Calling out corporate control of US media, Sanders campaign launches 'Bern Notice' newsletter
Democratic presidential candidate Sen. Bernie Sanders (I-Vt.) speaks to the media after the second night of the first Democratic presidential debate on June 27, 2019 in Miami. (Photo: Cliff Hawkins/Getty Images)

"We've said from the start that we will have to take on virtually the entire media establishment in this campaign, and so far that has proven to be true. Ok. Fine. We are ready."


As Sen. Bernie Sanders continues to hit back at corporate-owned media outlets for what he and others have characterized as slanted and unfair coverage of his 2020 White House bid, the senator's presidential campaign on Wednesday launched a newsletter aimed at providing "scoops, insights, and news nuggets about the election" that are neglected or ignored in the mainstream.

"We are launching Bern Notice—the Bernie 2020 campaign's digital newsletter," Sanders speechwriter David Sirota wrote on the newsletter's website. "Whether you are a journalist, an activist, or a news junkie, this newsletter will have all sorts of goodies."

"The elite corporate media promoted the lies that led to the Iraq War and ignored the truth about Wall St. fraud that led to the financial crisis," Sirota added on Twitter. "Bernie Sanders is not wrong to distrust an elite media culture that helped create those disasters that ruined so many people's lives."

The campaign newsletter will build on Sanders' existing alternative media apparatus, which includes the Hear the Bern podcast and the senator's channel on the gaming website Twitch. The Vermont senator also has the largest Twitter and Facebook followings of any 2020 Democratic presidential candidate, platforms he has used to stream speeches and events outside of corporate news networks.

"We've said from the start that we will have to take on virtually the entire media establishment in this campaign, and so far that has proven to be true," Sanders tweeted on Wednesday. "Ok. Fine. We are ready."

The launch of the Bern Notice newsletter comes after Sanders' criticism of the Washington Post—which is owned by Amazon CEO and world's richest man Jeff Bezos—during a campaign stop in New Hampshire on Monday sparked furious backlash from the Post and other corporate media outlets.

"Anybody here know how much Amazon paid in taxes last year?" Sanders asked the crowd during a town hall in Wolfeboro. "See, I talk about that all of the time. And then I wonder why the Washington Post... doesn't write particularly good articles about me. I don't know why. But I guess maybe there's a connection."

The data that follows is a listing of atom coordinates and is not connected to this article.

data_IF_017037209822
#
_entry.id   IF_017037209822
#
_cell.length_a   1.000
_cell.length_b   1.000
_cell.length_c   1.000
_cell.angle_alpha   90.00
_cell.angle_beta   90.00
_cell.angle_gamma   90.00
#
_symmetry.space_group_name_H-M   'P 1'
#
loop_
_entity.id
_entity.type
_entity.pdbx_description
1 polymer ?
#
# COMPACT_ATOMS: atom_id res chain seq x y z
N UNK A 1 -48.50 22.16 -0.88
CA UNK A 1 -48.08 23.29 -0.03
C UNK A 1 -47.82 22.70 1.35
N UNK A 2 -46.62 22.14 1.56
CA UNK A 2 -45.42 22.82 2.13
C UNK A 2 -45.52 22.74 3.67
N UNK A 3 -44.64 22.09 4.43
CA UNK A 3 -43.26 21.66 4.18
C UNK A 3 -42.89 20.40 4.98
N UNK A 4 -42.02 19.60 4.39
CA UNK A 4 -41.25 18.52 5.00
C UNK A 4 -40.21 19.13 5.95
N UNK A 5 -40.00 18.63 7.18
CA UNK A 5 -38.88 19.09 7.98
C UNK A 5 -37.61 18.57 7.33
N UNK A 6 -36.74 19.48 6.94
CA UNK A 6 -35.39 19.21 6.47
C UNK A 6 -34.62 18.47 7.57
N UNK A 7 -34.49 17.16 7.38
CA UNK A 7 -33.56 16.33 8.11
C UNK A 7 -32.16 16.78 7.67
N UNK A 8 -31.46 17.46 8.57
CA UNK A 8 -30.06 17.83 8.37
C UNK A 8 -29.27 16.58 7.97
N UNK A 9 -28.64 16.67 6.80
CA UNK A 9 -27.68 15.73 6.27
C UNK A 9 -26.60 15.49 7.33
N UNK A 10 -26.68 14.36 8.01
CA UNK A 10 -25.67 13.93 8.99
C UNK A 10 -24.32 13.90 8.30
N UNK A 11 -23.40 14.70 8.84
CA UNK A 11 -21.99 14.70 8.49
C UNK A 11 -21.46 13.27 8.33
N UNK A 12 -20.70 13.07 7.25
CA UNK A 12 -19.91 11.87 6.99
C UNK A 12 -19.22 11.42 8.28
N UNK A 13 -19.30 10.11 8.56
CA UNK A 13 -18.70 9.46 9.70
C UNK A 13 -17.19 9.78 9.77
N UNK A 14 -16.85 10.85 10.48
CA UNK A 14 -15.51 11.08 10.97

Marty Baron, executive editor of the Post, quickly responded by accusing Sanders of peddling a "conspiracy theory." MSNBC, which is owned by Comcast, soon piled on, accusing Sanders of echoing President Donald Trump's attacks on the free press.

But progressives were quick to argue that—far from Trump-like rhetoric or a "conspiracy theory"—Sanders' critique of the U.S. media landscape is on target.

Writing for Common Dreams on Wednesday, RootsAction.org co-founder Norman Solomon arguedthat Sanders is not attacking the free press, but offering a critique of a media system controlled by corporations whose interests are antithetical to the progressive agenda at the heart of the senator's presidential bid.

"What Bernie Sanders is pointing out is not—and he never said it was—a 'conspiracy,'" Solomon wrote. "The problems are much deeper and more pernicious, having to do with the financial structures of media institutions that enable profit-driven magnates and enormous corporations to dominate the flow of news and commentary."

In a segment on her show "Rising" for HillTV, Krystal Ball said "it's kind of hard to make the case that a lot of the mainstream media is fair to Senator Sanders when you just take a look at their coverage."

Sanders expanded on his critique of the American media in an email to supporters Wednesday night, noting that it is "no shock to me that the big networks and news organizations, which are owned and controlled by a handful of large corporations, either barely discuss our campaign or write us off when they do."

The senator continued:

But even more important than much of the corporate media’s dislike of our campaign is the fact that much of the coverage in this country portrays politics as entertainment, and largely ignores the major crises facing our communities...

And what we have to ask ourselves is why.

Why is it that the corporate media sees politics as entertainment and largely ignores the major crises facing our country and how candidates are addressing those crises?

And the answer lies, in fact, with something that is very rarely discussed, and certainly not in the media: and that is that the corporate media is owned by a small number of large media conglomerates.

In 1983 the largest fifty corporations controlled 90 percent of the media. That’s a high level of concentration.

Sanders went on to challenge Trump's "outrageous remark" that the media is "the enemy of the people," noting that it "has the purpose of undermining American democracy."

"The truth is, a knowledgeable and informed electorate is essential to a working democracy, and the work of journalists in this country and abroad is absolutely critical to our communities and to maintaining a free society," said Sanders. "It is my sincere hope that we can spend more time talking in-depth about the issues facing the working people of this country and less time covering the latest scandal or political gossip."

"It is my sincere hope," Sanders added, "that we have a more serious discussion about the real pain working people, the elderly, the sick, and the poor are facing."